A rare photo-op for the #GovTumblr contingent at the whitehouse Tumblr Q&A!
Federal Tumblarians you ask? Learn more about the Federal Government on Tumblr →
(Miss the White House Q&A? Catch the recap at whitehouse.tumblr.com.)
Today’s Document: Learn About History, One Document at a Time
Regarding George Washington’s Oath of Office, National Archives. (See more than page one at http://todaysdocument.tumblr.com/post/84322163697/congressarchives-225th-anniversary-of-the-first)
If you’re interested in American history but prefer to learn in small bits, Today’s Document is a great resource for you. With a website, Tumblr, Twitter account, Facebook page, Flickr page, and even a mobile…
Two for Tumblr Tuesday: Tumblr for Feds: Gifs, Memes, and More
February has been a big month for the Federal Tumblr community. First we hosted Tumblr’s own Liba Rubenstein at our Federal Tumblr Working Group meetup, then last week four of us presented at DigitalGov University’s Tumblr webinar!
On February 19, a group of four federal Tumblrarians — Jessica Milcetich from USA.gov (usagov) , Darren Cole from the National Archives (todaysdocument) , Katie Gorscak from HHS (stopbullying) and Michelle Thomas from BLM (mypubliclands), joined DigitalGov University to showcase how they each use Tumblr in a different way to support their agencies’ missions, drive engagement and reach their target audiences.
Highlights from the webinar include:
- Case studies on different ways to use Tumblr to meet your mission
- Reaching the elusive teen and young adult audience
- Ways to grow engagement
- Using Tumblr as part of a larger social media strategy
Read more at Tumblr: A Flexible Social Media Platform | DigitalGov.
Tumblr Tuesday: Tumblr visits the National Archives!
Earlier this month we were thrilled to welcome Tumblr’s own Liba Rubenstein (libawr), Director of Politics & Causes outreach as a special guest to the Federal Tumblr Working Group Meetup at the National Archives.
These meetups are an opportunity for government agencies on Tumblr to share information, tips, policy questions, best practices, and technical support for working on the platform. We were joined by fellow tumblarians (and future tumblarians?) from 11 other agencies and bureaus in all, including:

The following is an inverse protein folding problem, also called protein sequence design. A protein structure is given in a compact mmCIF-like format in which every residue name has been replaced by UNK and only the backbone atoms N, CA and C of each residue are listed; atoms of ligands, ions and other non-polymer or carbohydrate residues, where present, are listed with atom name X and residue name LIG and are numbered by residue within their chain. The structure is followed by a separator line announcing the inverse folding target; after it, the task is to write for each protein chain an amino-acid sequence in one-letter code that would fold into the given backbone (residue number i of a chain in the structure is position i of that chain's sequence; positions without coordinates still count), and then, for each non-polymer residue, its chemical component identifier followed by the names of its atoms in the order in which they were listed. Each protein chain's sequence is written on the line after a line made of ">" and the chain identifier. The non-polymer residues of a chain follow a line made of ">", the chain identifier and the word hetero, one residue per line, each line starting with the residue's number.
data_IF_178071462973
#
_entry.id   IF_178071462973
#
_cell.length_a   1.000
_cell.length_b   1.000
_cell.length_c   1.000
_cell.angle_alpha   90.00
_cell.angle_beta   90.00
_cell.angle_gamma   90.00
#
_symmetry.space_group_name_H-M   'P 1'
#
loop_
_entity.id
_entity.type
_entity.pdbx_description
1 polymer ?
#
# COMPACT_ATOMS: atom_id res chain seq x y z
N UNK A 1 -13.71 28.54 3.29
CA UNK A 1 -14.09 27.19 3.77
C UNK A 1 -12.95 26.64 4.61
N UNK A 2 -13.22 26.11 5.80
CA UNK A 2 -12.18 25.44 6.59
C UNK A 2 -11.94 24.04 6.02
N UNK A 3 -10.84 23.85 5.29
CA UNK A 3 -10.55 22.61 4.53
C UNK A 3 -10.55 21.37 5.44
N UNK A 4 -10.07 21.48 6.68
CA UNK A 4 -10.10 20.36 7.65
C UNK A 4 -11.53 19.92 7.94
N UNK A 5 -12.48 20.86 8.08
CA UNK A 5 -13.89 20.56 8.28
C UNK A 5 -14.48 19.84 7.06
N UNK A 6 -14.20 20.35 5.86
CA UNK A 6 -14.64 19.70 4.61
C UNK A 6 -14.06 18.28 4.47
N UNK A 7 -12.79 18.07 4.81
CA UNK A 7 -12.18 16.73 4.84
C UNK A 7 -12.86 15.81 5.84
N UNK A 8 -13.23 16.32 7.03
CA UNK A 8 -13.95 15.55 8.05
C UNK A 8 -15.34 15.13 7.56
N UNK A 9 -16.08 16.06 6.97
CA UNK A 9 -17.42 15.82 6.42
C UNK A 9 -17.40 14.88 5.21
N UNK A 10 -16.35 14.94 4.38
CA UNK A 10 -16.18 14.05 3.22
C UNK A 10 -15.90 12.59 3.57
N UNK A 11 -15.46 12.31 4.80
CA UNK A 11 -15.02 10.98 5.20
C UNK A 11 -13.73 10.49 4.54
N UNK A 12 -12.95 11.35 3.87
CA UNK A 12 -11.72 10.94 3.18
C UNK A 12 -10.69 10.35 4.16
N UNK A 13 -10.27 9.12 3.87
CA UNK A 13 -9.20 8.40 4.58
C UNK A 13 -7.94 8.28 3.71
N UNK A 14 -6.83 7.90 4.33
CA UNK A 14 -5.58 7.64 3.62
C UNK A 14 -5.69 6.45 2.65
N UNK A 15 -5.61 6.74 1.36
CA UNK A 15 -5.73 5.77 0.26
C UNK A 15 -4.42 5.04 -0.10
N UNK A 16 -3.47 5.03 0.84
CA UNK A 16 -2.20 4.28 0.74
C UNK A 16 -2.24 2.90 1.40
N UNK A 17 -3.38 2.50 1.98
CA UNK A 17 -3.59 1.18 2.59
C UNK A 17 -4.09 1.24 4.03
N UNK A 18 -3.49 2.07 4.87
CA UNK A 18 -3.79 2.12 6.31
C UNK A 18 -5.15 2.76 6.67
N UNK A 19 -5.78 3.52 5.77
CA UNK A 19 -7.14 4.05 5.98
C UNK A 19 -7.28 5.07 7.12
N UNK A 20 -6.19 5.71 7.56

- todaysdocument Today’s Document from the National Archives
- usnatarchives from the U.S. National Archives
- congressarchives from the National Archives Center for Legislative Archives
- stopbullying from U.S. Department of Health and Human Services on behalf of the Federal Partners in Bullying Prevention
- usagov from the General Services Administration
- mypubliclands from the Bureau of Land Management
- ourpresidents from the Office of Presidential Libraries
- aotus from the Archivist of the United States
- icontherecord from the Office of the Director of National Intelligence
- archivesofamericanart from the Smithsonian Archives of American Art
- statedept from the U.S. Department of State
- uscenter from the Department of State’s U.S. Center
- exchangealumni from the Department of State International Exchange Alumni
- historyatstate from the Department of State’s Office of the Historian
- fdrlibrary from the Franklin D. Roosevelt Presidential Library
- jfklibrary from the John F. Kennedy Presidential Library
- (looking for more? See the #GovTumblr list compiled by mypubliclands.)